TOKYO — Asian shares were mixed Wednesday as a wait-and-see mood set in following another — though more modest — day of sell-offs on Wall Street.
Worries about inflation are weighing on investors’ minds, including in Asia. Inflation data for Singapore released earlier in the week showed inflation was still going strong, with core inflation headed higher to 4.8% year on year for July. Food price inflation was at 6.1%.
In the U.S., a report on new homes also set off pessimism about a possibly imminent recession. A slowdown in the American economy would be devastating for export-reliant Asia.
Japan’s benchmark Nikkei 225
The next big event circled on the calendar is a speech Friday by Jerome Powell, the chair of the U.S. Federal Reserve. He’ll be speaking at an annual symposium held by the Fed in Jackson Hole, Wyoming, which has been the site of major market-moving speeches in the past.
“As we approach Jackson hole, economic risks are seemingly revealing in various forms ranging from disappointment in housing data to manufacturing survey,” said Tan Boon Heng at Mizuho Bank in Singapore.
Stocks drifted to modest losses Tuesday on Wall Street, as steadying Treasury yields helped calm the market following its worst tumble in months. The S&P 500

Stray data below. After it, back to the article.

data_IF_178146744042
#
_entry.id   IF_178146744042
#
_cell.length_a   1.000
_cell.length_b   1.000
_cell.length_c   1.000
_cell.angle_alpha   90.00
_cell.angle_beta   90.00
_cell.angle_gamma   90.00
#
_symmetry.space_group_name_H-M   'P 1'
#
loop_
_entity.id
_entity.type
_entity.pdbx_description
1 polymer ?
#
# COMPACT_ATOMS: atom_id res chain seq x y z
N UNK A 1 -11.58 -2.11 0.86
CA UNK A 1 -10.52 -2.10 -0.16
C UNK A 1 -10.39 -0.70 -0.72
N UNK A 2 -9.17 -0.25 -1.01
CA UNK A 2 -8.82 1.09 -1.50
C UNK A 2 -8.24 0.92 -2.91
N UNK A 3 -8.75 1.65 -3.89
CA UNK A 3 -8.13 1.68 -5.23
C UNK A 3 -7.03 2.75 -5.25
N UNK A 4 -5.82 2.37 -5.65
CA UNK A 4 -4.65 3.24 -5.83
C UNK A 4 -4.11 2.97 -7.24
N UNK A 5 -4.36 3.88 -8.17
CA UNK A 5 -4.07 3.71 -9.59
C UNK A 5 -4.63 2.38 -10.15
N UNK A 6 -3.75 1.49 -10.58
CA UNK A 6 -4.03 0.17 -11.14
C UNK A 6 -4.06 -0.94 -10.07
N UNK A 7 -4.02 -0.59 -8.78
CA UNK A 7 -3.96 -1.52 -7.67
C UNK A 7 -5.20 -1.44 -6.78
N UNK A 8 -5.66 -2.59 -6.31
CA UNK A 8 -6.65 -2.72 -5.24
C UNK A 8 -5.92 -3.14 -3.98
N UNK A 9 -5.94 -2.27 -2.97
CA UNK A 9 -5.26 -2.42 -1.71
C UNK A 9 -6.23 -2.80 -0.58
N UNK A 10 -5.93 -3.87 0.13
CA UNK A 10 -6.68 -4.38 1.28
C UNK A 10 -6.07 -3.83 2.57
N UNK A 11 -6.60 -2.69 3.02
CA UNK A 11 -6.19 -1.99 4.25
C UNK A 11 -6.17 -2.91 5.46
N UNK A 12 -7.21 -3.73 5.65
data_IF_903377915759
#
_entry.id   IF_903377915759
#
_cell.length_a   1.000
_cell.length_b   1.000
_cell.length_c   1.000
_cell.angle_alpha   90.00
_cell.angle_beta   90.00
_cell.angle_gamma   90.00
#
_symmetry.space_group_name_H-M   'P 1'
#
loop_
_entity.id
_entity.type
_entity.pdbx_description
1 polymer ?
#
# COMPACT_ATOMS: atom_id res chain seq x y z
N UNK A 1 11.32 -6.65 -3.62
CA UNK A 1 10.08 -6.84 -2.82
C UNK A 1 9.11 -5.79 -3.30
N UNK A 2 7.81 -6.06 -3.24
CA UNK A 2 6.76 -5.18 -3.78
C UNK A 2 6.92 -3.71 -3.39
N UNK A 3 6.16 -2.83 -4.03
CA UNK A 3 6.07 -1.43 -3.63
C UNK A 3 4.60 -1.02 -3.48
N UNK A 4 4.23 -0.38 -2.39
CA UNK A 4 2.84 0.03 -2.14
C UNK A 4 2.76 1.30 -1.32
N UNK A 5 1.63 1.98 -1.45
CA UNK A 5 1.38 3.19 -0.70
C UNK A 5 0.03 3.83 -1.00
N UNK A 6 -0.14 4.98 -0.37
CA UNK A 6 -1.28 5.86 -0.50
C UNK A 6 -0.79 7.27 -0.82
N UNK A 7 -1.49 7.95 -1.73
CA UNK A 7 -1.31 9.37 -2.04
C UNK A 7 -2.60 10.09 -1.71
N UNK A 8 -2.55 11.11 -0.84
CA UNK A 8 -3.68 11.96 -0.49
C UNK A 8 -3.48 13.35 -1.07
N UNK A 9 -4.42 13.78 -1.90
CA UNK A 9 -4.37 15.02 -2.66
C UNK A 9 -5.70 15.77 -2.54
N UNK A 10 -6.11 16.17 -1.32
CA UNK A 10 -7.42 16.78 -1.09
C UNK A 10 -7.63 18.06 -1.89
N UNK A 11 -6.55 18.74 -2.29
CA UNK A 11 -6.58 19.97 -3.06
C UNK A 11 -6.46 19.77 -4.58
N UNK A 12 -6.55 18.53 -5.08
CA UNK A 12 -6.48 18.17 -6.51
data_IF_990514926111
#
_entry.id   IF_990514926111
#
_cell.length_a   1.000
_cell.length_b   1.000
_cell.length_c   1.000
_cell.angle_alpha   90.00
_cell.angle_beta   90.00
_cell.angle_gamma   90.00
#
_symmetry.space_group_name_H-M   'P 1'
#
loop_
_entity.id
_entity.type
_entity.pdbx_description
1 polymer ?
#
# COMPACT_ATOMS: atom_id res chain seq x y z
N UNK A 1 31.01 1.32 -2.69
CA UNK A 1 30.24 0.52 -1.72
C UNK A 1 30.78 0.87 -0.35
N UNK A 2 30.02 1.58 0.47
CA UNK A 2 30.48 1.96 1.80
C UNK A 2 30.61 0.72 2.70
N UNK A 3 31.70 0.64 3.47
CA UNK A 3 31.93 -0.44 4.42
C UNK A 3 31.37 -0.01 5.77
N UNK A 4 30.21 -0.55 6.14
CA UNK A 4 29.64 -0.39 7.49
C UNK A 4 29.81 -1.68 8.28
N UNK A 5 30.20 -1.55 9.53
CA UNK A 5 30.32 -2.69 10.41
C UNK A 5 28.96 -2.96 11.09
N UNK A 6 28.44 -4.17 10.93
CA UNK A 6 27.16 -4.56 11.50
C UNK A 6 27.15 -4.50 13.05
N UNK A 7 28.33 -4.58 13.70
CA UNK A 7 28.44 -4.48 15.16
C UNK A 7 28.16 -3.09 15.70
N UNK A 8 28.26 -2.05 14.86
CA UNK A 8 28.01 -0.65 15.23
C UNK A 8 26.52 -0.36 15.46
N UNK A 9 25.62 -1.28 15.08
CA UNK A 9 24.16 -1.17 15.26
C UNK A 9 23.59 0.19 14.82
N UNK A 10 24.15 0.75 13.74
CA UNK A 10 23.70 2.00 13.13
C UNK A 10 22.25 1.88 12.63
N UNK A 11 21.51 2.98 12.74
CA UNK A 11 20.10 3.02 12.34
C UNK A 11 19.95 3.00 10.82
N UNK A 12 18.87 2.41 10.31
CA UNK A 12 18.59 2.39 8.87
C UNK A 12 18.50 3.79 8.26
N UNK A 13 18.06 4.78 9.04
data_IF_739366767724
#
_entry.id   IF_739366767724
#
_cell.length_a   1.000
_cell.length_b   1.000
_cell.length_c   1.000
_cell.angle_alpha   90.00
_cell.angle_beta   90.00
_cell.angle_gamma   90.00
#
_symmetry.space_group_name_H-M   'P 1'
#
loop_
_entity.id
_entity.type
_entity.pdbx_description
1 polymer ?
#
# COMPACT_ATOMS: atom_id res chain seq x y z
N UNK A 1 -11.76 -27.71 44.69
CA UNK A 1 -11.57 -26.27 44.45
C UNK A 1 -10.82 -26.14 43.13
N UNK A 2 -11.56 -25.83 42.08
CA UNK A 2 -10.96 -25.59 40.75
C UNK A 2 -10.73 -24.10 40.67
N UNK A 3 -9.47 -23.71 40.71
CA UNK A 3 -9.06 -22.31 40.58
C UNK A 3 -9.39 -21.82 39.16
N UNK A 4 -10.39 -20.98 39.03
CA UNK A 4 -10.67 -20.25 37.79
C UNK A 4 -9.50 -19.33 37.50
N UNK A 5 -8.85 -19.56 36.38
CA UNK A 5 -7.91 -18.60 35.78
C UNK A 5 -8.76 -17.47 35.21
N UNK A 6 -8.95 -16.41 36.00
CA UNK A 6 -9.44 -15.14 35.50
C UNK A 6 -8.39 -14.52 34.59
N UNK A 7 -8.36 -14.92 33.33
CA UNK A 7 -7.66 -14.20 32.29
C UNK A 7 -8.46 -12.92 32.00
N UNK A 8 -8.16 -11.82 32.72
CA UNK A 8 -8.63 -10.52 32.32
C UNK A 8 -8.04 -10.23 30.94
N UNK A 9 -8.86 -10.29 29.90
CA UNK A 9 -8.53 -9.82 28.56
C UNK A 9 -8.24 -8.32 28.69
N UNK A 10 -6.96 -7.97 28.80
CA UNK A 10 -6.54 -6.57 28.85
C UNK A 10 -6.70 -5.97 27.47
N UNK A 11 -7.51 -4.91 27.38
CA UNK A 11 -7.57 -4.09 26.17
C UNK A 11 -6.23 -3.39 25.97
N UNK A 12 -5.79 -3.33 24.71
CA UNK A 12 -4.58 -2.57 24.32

Volatility has returned to Wall Street following what had been a strong summer as worries rise about how aggressively the Federal Reserve will raise interest rates to knock down high inflation. Recent comments from some Fed officials have cooled hopes the Fed may end up less forceful than feared.
A report showed that sales of new homes slowed more than economists expected last month. The housing industry has been one of the hardest hit by this year’s turnaround in interest rates. As the Fed has jacked up its key overnight rate, mortgage rates have climbed too and put a chill on the industry.
Such weak data on the U.S. economy raises worries that a recession may indeed be on the way, but it also could encourage the Fed to take it easier on rate hikes. Worries about a slowing economy stretch around the world, and the value of one euro dropped below $1 amid concerns about Europe in particular.
In currency trading, the U.S. dollar